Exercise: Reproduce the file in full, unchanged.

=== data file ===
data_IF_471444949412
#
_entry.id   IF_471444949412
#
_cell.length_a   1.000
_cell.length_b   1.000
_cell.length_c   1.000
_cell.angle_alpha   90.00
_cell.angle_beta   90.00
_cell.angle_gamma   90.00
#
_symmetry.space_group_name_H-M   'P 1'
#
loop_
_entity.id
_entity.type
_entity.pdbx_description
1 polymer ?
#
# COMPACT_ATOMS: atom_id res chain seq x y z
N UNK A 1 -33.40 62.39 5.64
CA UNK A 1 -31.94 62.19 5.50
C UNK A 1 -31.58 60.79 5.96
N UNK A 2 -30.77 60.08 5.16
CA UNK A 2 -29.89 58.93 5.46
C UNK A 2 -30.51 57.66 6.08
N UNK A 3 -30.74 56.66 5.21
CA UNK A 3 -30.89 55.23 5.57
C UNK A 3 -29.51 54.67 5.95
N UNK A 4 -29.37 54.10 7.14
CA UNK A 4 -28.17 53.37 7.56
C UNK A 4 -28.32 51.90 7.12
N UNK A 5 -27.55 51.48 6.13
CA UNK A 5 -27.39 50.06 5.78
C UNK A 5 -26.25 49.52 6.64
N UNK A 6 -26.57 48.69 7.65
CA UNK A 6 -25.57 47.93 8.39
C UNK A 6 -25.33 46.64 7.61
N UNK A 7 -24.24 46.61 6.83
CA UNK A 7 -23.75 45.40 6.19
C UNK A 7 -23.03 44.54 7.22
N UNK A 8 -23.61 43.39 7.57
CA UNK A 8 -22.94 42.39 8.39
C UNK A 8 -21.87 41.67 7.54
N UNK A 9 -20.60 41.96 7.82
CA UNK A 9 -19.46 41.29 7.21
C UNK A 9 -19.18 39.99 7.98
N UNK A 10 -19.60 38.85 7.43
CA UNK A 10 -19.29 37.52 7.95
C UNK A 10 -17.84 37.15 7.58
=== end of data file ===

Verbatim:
data_IF_471444949412
#
_entry.id   IF_471444949412
#
_cell.length_a   1.000
_cell.length_b   1.000
_cell.length_c   1.000
_cell.angle_alpha   90.00
_cell.angle_beta   90.00
_cell.angle_gamma   90.00
#
_symmetry.space_group_name_H-M   'P 1'
#
loop_
_entity.id
_entity.type
_entity.pdbx_description
1 polymer ?
#
# COMPACT_ATOMS: atom_id res chain seq x y z
N UNK A 1 -33.40 62.39 5.64
CA UNK A 1 -31.94 62.19 5.50
C UNK A 1 -31.58 60.79 5.96
N UNK A 2 -30.77 60.08 5.16
CA UNK A 2 -29.89 58.93 5.46
C UNK A 2 -30.51 57.66 6.08
N UNK A 3 -30.74 56.66 5.21
CA UNK A 3 -30.89 55.23 5.57
C UNK A 3 -29.51 54.67 5.95
N UNK A 4 -29.37 54.10 7.14
CA UNK A 4 -28.17 53.37 7.56
C UNK A 4 -28.32 51.90 7.12
N UNK A 5 -27.55 51.48 6.13
CA UNK A 5 -27.39 50.06 5.78
C UNK A 5 -26.25 49.52 6.64
N UNK A 6 -26.57 48.69 7.65
CA UNK A 6 -25.57 47.93 8.39
C UNK A 6 -25.33 46.64 7.61
N UNK A 7 -24.24 46.61 6.83
CA UNK A 7 -23.75 45.40 6.19
C UNK A 7 -23.03 44.54 7.22
N UNK A 8 -23.61 43.39 7.57
CA UNK A 8 -22.94 42.39 8.39
C UNK A 8 -21.87 41.67 7.54
N UNK A 9 -20.60 41.96 7.82
CA UNK A 9 -19.46 41.29 7.21
C UNK A 9 -19.18 39.99 7.98
N UNK A 10 -19.60 38.85 7.43
CA UNK A 10 -19.29 37.52 7.95
C UNK A 10 -17.84 37.15 7.58